Page 1

April 2014

Better ng i v Li Money Matters: April is Financial Literacy Month See Page 2

Caregivers: Let spring inspire and refresh you See Page 6

A special supplement to The Daily Nonpareil

See what’s cookin’ at your area Senior Center See Page 11

Better Living

2 Friday, March 28, 2014

The Daily Nonpareil


April is Financial Literacy Month Today, a majority of consumers are experiencing some sort of financial difficulty causing a significant impact on their everyday lives. In fact, Americans carry more than $2 trillion in consumer debt and 30 percent of consumers report having no extra cash; making it impossible to escape the burden of living paycheck to paycheck. April has been declared National Financial Literacy Month; and for good reason. Too many Americans are insufficiently educated about their personal finances. In honor of Financial Literacy Month, the experts at Money Management International created They have developed materials that cover a wide range of topics; all to help educate you in making the most of your money and achieve financial wellness. For Financial Literacy Month we’re providing information on two topics of interest to Baby Boomers who are saving for their own retirement and possibly dealing with their parents’ financial situation. If you are getting close to retirement and don’t feel comfortable with the amount of money you have saved, Money Management Interna-

tional offers the following strategies you can use to catch-up. (www. • Catch up retirement contributions – If you are 50 or over, and are currently participating in a 401(k) plan, you may be eligible to make catchup contributions to your 401(k). Catch-up contribution provisions also exist for those who contribute to IRAs. For more information, visit www. • Save extra in nonretirement accounts – You can also save extra money in your other, non-retirement accounts for later use. Revisit your budget, and see where there are areas that you can cut back in order to free up extra money for savings. You could also

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take another job now, or find other ways to create more income. • Change your retirement investment strategy – Another way you can work to increase your retirement investments is to revisit your investment strategy. Consider consulting with a personal finance professional to discuss your investment options. Seniors should review their investment strategies and rebalance their accounts at least once per year. • Postpone your retirement – Working even one year longer than planned can make a big financial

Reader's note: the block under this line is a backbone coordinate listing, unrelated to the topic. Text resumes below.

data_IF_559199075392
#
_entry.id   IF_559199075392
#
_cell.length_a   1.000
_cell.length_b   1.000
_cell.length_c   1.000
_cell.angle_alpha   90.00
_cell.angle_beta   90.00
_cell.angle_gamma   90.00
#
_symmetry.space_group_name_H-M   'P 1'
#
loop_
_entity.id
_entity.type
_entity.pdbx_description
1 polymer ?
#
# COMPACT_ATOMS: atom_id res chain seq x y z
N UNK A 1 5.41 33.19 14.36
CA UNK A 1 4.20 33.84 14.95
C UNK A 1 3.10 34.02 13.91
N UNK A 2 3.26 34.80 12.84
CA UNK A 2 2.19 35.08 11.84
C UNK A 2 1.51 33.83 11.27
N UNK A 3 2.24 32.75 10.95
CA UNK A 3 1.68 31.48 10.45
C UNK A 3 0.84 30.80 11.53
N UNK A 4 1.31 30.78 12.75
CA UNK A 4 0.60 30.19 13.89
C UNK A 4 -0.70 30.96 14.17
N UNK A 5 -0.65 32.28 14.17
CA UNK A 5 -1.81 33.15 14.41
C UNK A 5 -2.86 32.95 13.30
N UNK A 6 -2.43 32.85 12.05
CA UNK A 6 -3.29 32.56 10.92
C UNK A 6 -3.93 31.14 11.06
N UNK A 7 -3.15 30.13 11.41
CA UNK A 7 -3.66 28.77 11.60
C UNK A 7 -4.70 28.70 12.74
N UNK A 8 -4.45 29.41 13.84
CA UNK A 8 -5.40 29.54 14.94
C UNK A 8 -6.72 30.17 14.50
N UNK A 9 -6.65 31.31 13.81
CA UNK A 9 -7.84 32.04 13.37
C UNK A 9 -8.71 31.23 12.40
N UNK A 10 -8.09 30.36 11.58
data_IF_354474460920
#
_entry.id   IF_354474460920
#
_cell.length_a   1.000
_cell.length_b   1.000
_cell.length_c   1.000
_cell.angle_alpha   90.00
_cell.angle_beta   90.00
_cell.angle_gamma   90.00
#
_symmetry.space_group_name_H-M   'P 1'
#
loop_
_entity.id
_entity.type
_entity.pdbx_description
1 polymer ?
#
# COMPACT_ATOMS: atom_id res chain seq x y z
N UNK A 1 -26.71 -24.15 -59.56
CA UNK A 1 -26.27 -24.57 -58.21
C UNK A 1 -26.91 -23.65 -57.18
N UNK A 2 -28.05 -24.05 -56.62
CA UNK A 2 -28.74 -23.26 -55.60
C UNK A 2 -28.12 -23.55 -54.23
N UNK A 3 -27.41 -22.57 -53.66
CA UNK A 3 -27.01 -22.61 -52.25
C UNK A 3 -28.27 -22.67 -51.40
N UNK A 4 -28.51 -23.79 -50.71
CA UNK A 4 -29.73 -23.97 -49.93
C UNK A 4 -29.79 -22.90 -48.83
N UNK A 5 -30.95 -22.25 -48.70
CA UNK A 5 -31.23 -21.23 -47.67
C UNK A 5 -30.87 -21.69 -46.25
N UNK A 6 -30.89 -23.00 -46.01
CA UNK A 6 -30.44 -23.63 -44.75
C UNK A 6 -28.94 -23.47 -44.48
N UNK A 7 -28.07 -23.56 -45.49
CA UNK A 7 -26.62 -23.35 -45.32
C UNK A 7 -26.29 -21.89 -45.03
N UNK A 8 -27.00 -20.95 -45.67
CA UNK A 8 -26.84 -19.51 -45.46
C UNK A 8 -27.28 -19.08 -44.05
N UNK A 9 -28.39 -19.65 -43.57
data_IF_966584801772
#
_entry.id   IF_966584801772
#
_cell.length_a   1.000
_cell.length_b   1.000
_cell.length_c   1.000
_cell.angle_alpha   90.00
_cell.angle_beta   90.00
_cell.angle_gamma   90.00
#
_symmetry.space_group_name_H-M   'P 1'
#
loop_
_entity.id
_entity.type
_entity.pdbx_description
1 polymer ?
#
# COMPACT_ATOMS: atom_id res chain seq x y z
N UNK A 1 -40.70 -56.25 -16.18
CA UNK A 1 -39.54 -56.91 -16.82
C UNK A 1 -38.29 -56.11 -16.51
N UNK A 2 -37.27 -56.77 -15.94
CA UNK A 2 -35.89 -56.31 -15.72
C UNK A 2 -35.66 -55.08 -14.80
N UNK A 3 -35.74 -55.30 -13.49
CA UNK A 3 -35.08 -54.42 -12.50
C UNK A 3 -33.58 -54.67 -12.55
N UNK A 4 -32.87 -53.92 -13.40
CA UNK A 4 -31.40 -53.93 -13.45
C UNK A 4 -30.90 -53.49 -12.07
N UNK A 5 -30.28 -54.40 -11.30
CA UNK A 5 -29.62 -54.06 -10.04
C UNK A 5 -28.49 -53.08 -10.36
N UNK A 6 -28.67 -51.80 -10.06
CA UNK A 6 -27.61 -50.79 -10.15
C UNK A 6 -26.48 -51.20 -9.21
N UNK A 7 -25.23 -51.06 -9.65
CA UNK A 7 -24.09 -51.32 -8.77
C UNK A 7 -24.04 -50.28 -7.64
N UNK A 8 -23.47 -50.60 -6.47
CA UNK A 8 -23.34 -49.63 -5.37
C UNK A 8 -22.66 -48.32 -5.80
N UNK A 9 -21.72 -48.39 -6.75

difference. You might also consider working in a different capacity, such as becoming a consultant. Don’t rule out the possibility of embarking on an entirely different career path. Are you assisting aging parents? This can be a financial stress on you, so it’s important that you figure out a plan that helps both your parents and yourself. As with most important financial and personal situations, it’s essential that you and your spouse be in

agreem e n t with how to assist your parents with money management. Analyzing your parents’ financial situation When helping aging parents with their finances, the first step is to understand exactly what their current FINANCES/See Page 4

Better Living Senior Medicare Patrol monthly news you can use

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“Fraud Watch Network” at AARP Scam artists get smarter and more clever! AARP now has a “Fraud Watch Network” that can help you learn the latest in scams happening all around the U.S. At, click on the “money” tab and look for “scams and fraud.” “The AARP Fraud Watch Network gives you access to information about how to protect yourself and your family,” according to their website. You can sign up for free “watchdog alerts” sent by e-mail, whether you are an AARP member or not. If you don’t use the Internet, ask your family or a friend to sign up for these alerts so they can give you the information each month. Why would you want to read these messages? Because they may help you stay one step ahead of scammers and you can help protect your friends by sharing information with them. Don’t forget your grandchildren! The Federal Trade Commission just released the top ten complaints for last year; they say that the most common age group for reports of identity theft is ages 20 – 29! ( from Feb. 27, 2014.) The latest news from the Fraud Watch Network gives tips about how to figure out if

Friday, March 28, 2014

things that happen on your computer and e-mail are dangerous – like “pop-up” advertisements and free trial offers. So while you are waiting to go outside until the spring rains and mud are gone, consider signing up for this informative newsletter. Financial scam attempts in Iowa Iowa Senior Medicare Patrol has received reports of these scam attempts occurring in Iowa now. • Recorded calls say they are from your credit card company, that your card has been blocked or deactivated and asks you to